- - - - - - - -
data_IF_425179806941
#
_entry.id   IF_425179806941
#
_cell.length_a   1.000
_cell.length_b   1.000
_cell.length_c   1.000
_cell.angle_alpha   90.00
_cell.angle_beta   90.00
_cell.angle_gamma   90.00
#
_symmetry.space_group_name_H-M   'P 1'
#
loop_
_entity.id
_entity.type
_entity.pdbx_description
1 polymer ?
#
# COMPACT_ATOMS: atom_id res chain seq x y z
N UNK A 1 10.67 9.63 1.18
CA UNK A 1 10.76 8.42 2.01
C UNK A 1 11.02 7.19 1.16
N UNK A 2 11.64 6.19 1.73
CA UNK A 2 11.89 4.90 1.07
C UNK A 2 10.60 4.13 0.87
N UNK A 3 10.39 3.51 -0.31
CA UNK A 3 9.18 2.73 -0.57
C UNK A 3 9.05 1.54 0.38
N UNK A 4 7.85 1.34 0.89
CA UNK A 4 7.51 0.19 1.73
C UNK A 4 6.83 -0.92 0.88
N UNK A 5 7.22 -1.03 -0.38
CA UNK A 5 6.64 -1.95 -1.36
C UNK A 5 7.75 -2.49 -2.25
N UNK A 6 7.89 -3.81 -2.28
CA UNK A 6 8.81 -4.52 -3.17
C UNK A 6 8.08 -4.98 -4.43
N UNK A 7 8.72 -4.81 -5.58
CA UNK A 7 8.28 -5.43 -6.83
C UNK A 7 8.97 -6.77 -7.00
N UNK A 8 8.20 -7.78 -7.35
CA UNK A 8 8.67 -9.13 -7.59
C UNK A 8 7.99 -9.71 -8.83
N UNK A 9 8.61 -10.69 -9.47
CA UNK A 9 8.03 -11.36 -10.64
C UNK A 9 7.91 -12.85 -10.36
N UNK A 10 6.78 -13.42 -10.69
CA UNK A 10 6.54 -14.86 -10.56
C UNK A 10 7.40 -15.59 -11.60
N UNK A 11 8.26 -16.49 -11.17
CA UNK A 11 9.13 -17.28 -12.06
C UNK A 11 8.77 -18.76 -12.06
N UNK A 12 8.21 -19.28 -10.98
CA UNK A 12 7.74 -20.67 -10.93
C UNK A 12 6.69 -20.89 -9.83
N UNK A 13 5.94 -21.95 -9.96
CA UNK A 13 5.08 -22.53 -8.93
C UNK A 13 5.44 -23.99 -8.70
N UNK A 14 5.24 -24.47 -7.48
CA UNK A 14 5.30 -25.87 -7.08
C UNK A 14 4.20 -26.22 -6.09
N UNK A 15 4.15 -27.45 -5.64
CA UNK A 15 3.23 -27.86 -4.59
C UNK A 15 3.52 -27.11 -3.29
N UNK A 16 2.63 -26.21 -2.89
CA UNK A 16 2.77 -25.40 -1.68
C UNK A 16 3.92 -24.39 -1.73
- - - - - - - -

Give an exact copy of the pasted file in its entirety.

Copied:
data_IF_425179806941
#
_entry.id   IF_425179806941
#
_cell.length_a   1.000
_cell.length_b   1.000
_cell.length_c   1.000
_cell.angle_alpha   90.00
_cell.angle_beta   90.00
_cell.angle_gamma   90.00
#
_symmetry.space_group_name_H-M   'P 1'
#
loop_
_entity.id
_entity.type
_entity.pdbx_description
1 polymer ?
#
# COMPACT_ATOMS: atom_id res chain seq x y z
N UNK A 1 10.67 9.63 1.18
CA UNK A 1 10.76 8.42 2.01
C UNK A 1 11.02 7.19 1.16
N UNK A 2 11.64 6.19 1.73
CA UNK A 2 11.89 4.90 1.07
C UNK A 2 10.60 4.13 0.87
N UNK A 3 10.39 3.51 -0.31
CA UNK A 3 9.18 2.73 -0.57
C UNK A 3 9.05 1.54 0.38
N UNK A 4 7.85 1.34 0.89
CA UNK A 4 7.51 0.19 1.73
C UNK A 4 6.83 -0.92 0.88
N UNK A 5 7.22 -1.03 -0.38
CA UNK A 5 6.64 -1.95 -1.36
C UNK A 5 7.75 -2.49 -2.25
N UNK A 6 7.89 -3.81 -2.28
CA UNK A 6 8.81 -4.52 -3.17
C UNK A 6 8.08 -4.98 -4.43
N UNK A 7 8.72 -4.81 -5.58
CA UNK A 7 8.28 -5.43 -6.83
C UNK A 7 8.97 -6.77 -7.00
N UNK A 8 8.20 -7.78 -7.35
CA UNK A 8 8.67 -9.13 -7.59
C UNK A 8 7.99 -9.71 -8.83
N UNK A 9 8.61 -10.69 -9.47
CA UNK A 9 8.03 -11.36 -10.64
C UNK A 9 7.91 -12.85 -10.36
N UNK A 10 6.78 -13.42 -10.69
CA UNK A 10 6.54 -14.86 -10.56
C UNK A 10 7.40 -15.59 -11.60
N UNK A 11 8.26 -16.49 -11.17
CA UNK A 11 9.13 -17.28 -12.06
C UNK A 11 8.77 -18.76 -12.06
N UNK A 12 8.21 -19.28 -10.98
CA UNK A 12 7.74 -20.67 -10.93
C UNK A 12 6.69 -20.89 -9.83
N UNK A 13 5.94 -21.95 -9.96
CA UNK A 13 5.08 -22.53 -8.93
C UNK A 13 5.44 -23.99 -8.70
N UNK A 14 5.24 -24.47 -7.48
CA UNK A 14 5.30 -25.87 -7.08
C UNK A 14 4.20 -26.22 -6.09
N UNK A 15 4.15 -27.45 -5.64
CA UNK A 15 3.23 -27.86 -4.59
C UNK A 15 3.52 -27.11 -3.29
N UNK A 16 2.63 -26.21 -2.89
CA UNK A 16 2.77 -25.40 -1.68
C UNK A 16 3.92 -24.39 -1.73